Aug. 11 (Bloomberg) -- New Zealand’s main opposition Labour Party kicked off its election campaign with a pledge to extend free doctor visits to pregnant women and the elderly as opinion polls show it trailing the ruling National Party.
Speaking to an audience of about 800 at an events center on Auckland’s waterfront yesterday, Labour leader David Cunliffe highlighted rising interest rates and falling dairy prices as risks to New Zealand’s economic outlook and said the Sept. 20 election “is going to be very close.” He promised extra health spending of NZ$280 million ($237 million) a year targeted at pregnant women, people aged 65 and older and children up to the age of 13.
Labour is seeking to prevent National, led by Prime Minister John Key, a former head of foreign exchange at Merrill Lynch & Co., from securing a third three-year term amid the fastest economic growth since 2007 and a budget projected to be in surplus for the first time in seven years. Labour, which wants to raise the minimum wage and widen the remit of New Zealand’s central bank, had 28 percent support in a Colmar Brunton poll for TVNZ’s One News published July 27, trailing National’s 52 percent.
Labour is trying to buy itself into contention with its spending promises, Associate Finance Minister Steven Joyce said in an e-mailed statement.
If it is to form the next government, Labour will need the support of one or more of New Zealand’s minor parties. Under the country’s German-style electoral system, parties that get 5 percent of the vote are guaranteed representation in parliament.
The Green Party, which is at odds with Labour over deep-sea oil drilling off New Zealand’s western coast, had 10 percent support in last month’s Colmar Brunton poll, while the anti-immigration New Zealand First Party was on 4 percent.
The Internet-Mana Party, funded by Kim Dotcom, the web tycoon facing extradition to the U.S. on piracy charges, got 2 percent in the poll. Dotcom said in an interview last month that Internet-Mana’s internal polling showed them at 4.8 percent and that they were on track to win 5 percent in September.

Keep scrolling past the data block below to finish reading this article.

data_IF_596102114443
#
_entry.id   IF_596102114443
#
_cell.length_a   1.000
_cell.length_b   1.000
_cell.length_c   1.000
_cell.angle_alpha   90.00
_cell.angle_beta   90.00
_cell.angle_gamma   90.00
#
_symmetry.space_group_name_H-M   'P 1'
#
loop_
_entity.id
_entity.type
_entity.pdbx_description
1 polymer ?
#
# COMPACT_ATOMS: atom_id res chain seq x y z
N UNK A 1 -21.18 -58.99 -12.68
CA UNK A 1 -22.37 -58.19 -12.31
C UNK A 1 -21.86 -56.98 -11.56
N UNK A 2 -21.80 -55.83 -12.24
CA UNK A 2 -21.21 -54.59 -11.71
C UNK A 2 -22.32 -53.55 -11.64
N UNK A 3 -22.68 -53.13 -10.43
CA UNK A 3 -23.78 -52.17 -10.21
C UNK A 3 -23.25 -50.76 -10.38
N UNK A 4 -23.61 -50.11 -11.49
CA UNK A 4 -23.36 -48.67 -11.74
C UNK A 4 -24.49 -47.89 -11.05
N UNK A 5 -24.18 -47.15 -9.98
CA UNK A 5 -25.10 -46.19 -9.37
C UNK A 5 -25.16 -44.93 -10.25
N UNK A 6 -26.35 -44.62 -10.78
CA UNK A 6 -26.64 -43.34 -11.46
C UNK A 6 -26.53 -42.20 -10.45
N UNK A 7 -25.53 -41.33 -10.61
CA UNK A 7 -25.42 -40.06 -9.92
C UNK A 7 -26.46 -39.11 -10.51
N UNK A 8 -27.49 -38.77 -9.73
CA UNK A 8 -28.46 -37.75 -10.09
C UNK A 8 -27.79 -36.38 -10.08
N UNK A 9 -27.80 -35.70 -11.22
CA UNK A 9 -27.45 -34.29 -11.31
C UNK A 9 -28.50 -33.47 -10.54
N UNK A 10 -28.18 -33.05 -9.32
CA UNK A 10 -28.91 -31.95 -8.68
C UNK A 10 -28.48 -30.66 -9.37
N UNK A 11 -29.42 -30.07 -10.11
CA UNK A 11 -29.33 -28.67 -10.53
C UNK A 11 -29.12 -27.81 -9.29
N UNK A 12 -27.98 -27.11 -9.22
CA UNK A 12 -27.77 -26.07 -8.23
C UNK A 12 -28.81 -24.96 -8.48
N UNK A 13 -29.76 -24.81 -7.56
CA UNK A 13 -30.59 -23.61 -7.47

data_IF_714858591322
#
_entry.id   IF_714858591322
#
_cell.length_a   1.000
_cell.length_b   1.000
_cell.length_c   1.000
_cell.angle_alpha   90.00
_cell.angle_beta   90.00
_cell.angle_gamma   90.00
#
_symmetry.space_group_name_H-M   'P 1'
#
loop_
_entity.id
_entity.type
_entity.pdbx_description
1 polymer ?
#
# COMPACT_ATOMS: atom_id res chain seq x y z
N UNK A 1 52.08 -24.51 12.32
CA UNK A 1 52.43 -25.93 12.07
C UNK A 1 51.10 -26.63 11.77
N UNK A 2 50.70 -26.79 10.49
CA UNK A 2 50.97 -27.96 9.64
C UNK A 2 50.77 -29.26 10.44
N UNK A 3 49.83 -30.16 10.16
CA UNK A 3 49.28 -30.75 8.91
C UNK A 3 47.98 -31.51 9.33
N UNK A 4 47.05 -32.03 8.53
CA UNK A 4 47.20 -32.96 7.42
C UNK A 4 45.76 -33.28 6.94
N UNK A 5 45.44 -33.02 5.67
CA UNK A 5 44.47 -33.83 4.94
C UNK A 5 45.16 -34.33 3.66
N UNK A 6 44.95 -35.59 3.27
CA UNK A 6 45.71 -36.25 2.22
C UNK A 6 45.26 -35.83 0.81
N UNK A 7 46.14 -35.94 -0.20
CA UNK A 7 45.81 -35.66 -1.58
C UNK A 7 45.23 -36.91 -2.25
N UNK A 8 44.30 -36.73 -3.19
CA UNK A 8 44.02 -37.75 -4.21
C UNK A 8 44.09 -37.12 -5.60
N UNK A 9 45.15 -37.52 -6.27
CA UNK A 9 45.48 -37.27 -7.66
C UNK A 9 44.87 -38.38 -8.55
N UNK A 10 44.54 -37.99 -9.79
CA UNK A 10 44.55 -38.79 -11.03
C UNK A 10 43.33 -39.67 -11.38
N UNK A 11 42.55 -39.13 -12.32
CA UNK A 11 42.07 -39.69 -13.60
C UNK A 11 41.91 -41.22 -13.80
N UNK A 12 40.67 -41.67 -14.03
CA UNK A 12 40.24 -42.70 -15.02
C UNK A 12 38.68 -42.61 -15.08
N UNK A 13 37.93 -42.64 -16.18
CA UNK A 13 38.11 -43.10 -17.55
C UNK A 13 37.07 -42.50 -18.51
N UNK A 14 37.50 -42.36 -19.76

The election comes amid a plunge in prices for dairy, New Zealand’s chief export earner. Whole milk powder prices fell to a two-year low at auction Aug. 5, bringing their slump from a peak reached in February to 46 percent.
Cunliffe said the declines -- which spurred local dairy giant Fonterra Cooperative Group Ltd. to reduce its forecast payout to New Zealand’s farmers last month -- show the risks of relying too much on one industry.
Labour has promised to give the central bank the power to recommend changes to the rate of the national pension savings program to hone its ability to control inflation and reduce upward pressure on interest rates and the New Zealand dollar.
“Our monetary policy will make our exports more competitive,” Cunliffe said.
Labour also pledged last week to ban the sale of farmland to foreigners and said it would block the purchase of the 34,000-acre Lochinver station on the nation’s North Island by Shanghai Pengxin Group Co., a Chinese property developer that bought 16 New Zealand dairy farms in 2012.
Cunliffe, 51, the son of an Anglican Church minister, worked as a business consultant with Boston Consulting Group in Auckland before being elected to parliament in 1999. He was elected Labour leader in September last year.
While the election will probably be closer than opinion polls suggest, Labour faces an uphill battle and Cunliffe will need to be more disciplined in his communication, according to Claire Robinson, a professor at Massey University who specializes in political marketing.
“He just needs to not say stupid things, which seems to be quite hard for him,” she said in an interview.
Cunliffe drew criticism last month when he apologized for being a man in a speech to a Women’s Refuge symposium. The group supports women who flee violent or abusive relationships.
“I’m sorry for being a man right now, because family and sexual violence is perpetrated overwhelmingly by men against women,” Cunliffe said in the July 4 address.
Key labeled the comments “pretty silly” and said it was “insulting” to imply all men were abusive.
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